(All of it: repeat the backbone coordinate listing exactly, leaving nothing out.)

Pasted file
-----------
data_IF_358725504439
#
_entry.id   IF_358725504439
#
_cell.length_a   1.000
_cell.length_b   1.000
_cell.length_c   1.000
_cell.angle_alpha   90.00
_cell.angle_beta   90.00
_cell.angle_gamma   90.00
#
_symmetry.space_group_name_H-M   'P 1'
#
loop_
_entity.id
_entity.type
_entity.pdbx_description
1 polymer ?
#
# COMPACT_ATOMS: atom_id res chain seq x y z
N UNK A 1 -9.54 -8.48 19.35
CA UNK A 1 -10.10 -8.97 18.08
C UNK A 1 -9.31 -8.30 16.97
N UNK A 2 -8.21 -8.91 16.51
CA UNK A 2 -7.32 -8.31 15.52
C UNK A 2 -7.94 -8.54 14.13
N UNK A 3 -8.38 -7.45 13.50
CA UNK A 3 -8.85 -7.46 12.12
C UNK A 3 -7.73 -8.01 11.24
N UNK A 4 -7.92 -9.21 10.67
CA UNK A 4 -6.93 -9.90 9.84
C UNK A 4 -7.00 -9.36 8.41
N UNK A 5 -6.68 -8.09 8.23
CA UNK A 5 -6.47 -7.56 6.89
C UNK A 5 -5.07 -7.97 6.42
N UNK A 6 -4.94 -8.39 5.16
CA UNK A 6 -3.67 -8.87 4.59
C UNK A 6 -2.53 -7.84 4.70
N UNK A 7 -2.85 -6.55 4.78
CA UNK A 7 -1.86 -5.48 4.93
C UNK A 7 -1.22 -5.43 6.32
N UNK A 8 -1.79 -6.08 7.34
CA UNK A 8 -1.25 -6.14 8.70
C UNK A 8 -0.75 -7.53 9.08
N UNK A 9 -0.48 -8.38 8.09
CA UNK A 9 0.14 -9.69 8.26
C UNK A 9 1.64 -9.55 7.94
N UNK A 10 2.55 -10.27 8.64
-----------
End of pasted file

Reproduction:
data_IF_358725504439
#
_entry.id   IF_358725504439
#
_cell.length_a   1.000
_cell.length_b   1.000
_cell.length_c   1.000
_cell.angle_alpha   90.00
_cell.angle_beta   90.00
_cell.angle_gamma   90.00
#
_symmetry.space_group_name_H-M   'P 1'
#
loop_
_entity.id
_entity.type
_entity.pdbx_description
1 polymer ?
#
# COMPACT_ATOMS: atom_id res chain seq x y z
N UNK A 1 -9.54 -8.48 19.35
CA UNK A 1 -10.10 -8.97 18.08
C UNK A 1 -9.31 -8.30 16.97
N UNK A 2 -8.21 -8.91 16.51
CA UNK A 2 -7.32 -8.31 15.52
C UNK A 2 -7.94 -8.54 14.13
N UNK A 3 -8.38 -7.45 13.50
CA UNK A 3 -8.85 -7.46 12.12
C UNK A 3 -7.73 -8.01 11.24
N UNK A 4 -7.92 -9.21 10.67
CA UNK A 4 -6.93 -9.90 9.84
C UNK A 4 -7.00 -9.36 8.41
N UNK A 5 -6.68 -8.09 8.23
CA UNK A 5 -6.47 -7.56 6.89
C UNK A 5 -5.07 -7.97 6.42
N UNK A 6 -4.94 -8.39 5.16
CA UNK A 6 -3.67 -8.87 4.59
C UNK A 6 -2.53 -7.84 4.70
N UNK A 7 -2.85 -6.55 4.78
CA UNK A 7 -1.86 -5.48 4.93
C UNK A 7 -1.22 -5.43 6.32
N UNK A 8 -1.79 -6.08 7.34
CA UNK A 8 -1.25 -6.14 8.70
C UNK A 8 -0.75 -7.53 9.08
N UNK A 9 -0.48 -8.38 8.09
CA UNK A 9 0.14 -9.69 8.26
C UNK A 9 1.64 -9.55 7.94
N UNK A 10 2.55 -10.27 8.64